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When you choose to publish with PLOS, your research makes an impact. Make your work accessible to all, without restrictions, and accelerate scientific discovery with options like preprints and published peer review that make your work more Open.

How to become more open

Want to make your research more open, but unsure of the next steps?

Advancing openness doesn’t have to be hard. Get inspired with these easy ideas for experienced, somewhat experienced, and new Open Science researchers. And remember, no matter your level of experience, you can’t go wrong if you keep the Open Science principles of trust and inclusion always top-of-mind.

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How to become more open

...if you’re already an experienced Open Science researcher

Even if your own research is already as open as you can make it, you can continue to advance the cause of Open Science through personal and professional advocacy, modeling and teaching, and continuing to open yourself up to new and experimental Open Science practices.

Lead by example
Did you just post a preprint or deposit a dataset? Has a peer review you wrote been published? Tweet about it; feature it on your ORCID profile and CV. Taking the extra step to share that you’ve shared is a subtle form of advocacy that can normalize Open Science practices and help others to feel comfortable participating.

Talk about your experiences
Discuss your approach to Open Science with students and colleagues—what motivates you to participate in Open Science? What Open Science practices do you support? What have you learned? Your stories may influence others to try Open Science and help them to be successful when they do. These conversations can also surface issues with current practice and develop improved solutions for the future.

Keep an open mind
Openness is a continuum. What feels modern and progressive today may become standard in the future. As your career advances, you’ll have new opportunities to engage with new and emerging Open Science practices. Continue to keep an open mind and experiment with new ideas for improving trust and inclusion in research, and provide constructive feedback and support to other advocates.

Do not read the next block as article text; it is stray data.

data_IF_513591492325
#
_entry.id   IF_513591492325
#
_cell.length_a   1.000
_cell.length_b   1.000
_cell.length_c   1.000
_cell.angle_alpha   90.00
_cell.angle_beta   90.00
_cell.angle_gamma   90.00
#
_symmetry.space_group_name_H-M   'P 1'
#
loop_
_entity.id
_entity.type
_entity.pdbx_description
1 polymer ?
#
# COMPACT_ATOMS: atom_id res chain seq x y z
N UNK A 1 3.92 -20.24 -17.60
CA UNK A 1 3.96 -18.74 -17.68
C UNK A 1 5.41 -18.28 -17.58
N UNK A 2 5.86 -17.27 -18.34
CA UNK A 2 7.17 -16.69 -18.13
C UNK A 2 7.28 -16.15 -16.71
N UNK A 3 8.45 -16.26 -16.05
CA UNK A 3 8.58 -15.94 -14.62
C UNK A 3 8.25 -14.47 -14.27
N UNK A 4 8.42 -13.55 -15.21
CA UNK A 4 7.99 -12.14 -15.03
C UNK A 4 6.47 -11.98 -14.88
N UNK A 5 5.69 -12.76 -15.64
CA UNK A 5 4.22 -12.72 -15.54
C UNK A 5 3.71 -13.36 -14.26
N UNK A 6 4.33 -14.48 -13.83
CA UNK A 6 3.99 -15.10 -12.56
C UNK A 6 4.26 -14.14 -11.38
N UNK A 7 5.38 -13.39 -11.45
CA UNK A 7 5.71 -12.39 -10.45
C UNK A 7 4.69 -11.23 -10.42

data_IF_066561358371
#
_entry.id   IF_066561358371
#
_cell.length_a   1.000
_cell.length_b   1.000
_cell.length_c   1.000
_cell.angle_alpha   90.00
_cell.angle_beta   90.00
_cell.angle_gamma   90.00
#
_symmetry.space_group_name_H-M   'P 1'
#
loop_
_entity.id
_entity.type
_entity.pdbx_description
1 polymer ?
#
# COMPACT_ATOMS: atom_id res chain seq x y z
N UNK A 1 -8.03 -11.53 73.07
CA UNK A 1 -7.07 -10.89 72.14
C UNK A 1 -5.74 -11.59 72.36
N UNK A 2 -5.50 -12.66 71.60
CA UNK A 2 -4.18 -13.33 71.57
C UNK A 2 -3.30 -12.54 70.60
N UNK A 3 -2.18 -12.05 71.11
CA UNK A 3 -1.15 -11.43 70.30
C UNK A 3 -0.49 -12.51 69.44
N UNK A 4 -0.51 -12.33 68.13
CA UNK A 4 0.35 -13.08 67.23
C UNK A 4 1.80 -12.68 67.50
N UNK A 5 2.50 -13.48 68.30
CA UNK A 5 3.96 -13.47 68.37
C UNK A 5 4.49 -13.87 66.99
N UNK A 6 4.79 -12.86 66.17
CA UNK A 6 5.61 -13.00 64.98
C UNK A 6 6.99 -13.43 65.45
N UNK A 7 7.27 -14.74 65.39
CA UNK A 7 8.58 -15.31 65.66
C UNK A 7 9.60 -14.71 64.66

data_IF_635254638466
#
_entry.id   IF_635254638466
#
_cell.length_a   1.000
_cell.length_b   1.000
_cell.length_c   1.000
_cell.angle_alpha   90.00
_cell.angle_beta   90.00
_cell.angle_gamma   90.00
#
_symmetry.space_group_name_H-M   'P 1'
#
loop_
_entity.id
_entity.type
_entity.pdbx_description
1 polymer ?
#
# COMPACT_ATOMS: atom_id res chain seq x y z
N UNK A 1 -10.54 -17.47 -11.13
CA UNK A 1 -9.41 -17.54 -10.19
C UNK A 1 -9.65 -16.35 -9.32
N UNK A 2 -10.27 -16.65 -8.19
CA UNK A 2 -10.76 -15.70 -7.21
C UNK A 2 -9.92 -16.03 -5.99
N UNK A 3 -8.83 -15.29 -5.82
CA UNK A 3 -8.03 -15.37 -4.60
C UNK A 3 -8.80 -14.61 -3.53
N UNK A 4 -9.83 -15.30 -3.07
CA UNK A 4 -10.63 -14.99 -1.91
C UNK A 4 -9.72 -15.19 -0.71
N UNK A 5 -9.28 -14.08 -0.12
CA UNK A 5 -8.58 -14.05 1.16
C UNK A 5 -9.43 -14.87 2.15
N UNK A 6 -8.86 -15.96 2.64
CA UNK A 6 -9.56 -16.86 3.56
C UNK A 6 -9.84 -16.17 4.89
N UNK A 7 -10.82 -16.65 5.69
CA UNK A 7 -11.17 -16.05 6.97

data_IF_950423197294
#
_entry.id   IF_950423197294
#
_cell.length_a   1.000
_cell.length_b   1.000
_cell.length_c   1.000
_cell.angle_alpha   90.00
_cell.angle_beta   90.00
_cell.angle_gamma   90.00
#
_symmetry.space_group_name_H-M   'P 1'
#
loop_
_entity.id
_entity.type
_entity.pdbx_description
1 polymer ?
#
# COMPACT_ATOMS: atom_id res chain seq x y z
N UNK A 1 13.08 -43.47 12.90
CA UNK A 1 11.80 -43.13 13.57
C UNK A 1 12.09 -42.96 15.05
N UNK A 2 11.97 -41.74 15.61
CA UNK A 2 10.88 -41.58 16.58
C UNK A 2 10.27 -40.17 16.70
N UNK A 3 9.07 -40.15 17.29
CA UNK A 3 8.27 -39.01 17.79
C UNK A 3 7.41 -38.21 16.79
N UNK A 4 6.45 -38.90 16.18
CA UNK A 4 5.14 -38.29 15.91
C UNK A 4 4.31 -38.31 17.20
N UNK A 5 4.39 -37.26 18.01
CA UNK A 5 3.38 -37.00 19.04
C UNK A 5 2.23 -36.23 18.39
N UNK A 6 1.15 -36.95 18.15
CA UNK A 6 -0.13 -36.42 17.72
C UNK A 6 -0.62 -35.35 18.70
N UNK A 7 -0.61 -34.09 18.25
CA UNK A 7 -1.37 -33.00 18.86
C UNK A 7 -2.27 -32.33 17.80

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How to become more open

…if you have some previous experience with Open Science

You’ve already taken steps to improve inclusion and trust in research through Open Science. Continuing to open your research is a matter of engaging in Open Science practices more broadly and consistently—but new processes can be daunting, and you may not know how to proceed, or feel comfortable doing so.

Continue what you started
Keep engaging with the Open Science practices you’ve already tried when the opportunity presents itself—even when participation isn’t required by the journal. If you posted a preprint, post your next manuscript too, if your co-authors agree. If you signed a peer review, sign the next one too, if the journal offers the option. Over time, consistent application can make a major impact, and soon, you’ll develop a routine based on your own Open Science values.

Build on your experience so far
Expanding on a past experience is one of the easiest ways to gain confidence and understanding. Is it possible to participate in the Open Science activities you’ve already experienced, but from a different perspective? For example, if you published peer reviews alongside an article consider signing the next peer review you write. If you posted a preprint consider reading or commenting on a preprint on the same server. 

Step out of your comfort zone when you’re ready
Once you’re feeling confident, go ahead and try something new. If you’re not sure what Open Science tools might be right for your study, try thinking about your manuscript from a reader’s point of view. What would be most useful to you as a reader? Earlier access? More detailed methods? Raw data or images?

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How to become more open

...if you’re new to Open Science

There’s no one right way to communicate your science. You aren’t obligated to adopt Open Science practices, but if you’d like to find an easy way to try it out, there are plenty of low-effort, low-risk, options with significant benefits to you and your readers.

Start simple
What do you have that’s valuable to colleagues and relatively simple to prepare? For many researchers, one easy answer is methods. Whether you are getting ready to start a new study or looking back on a past one, there are publishing options for each stage, including protocols, registered reports, methods articles, and more. Even if you haven’t planned ahead for a methods publication, you probably have some personal notes or records that might form the basis of a manuscript.

Adjust your timeline
Preprints offer another easy, low-risk opportunity to experiment with Open Science. When you’re ready to submit an article for consideration at a journal, take a moment to upload your manuscript to a preprint server too. Many servers even offer journal transfer services that can simplify your submission process. You’ll establish priority sooner, get early feedback you can use to improve the work, and attract more readers.

Consider the reader
If you’re not sure what Open Science practices might be relevant, try putting yourself in your reader’s place. Pretend that you know nothing at all about your study and read over your manuscript. What questions would you be left with? What resources would help you to understand the study more fully? Would you be able to reproduce your own work using only the information included in the manuscript? Odds are good there’s an Open Science option that fits.

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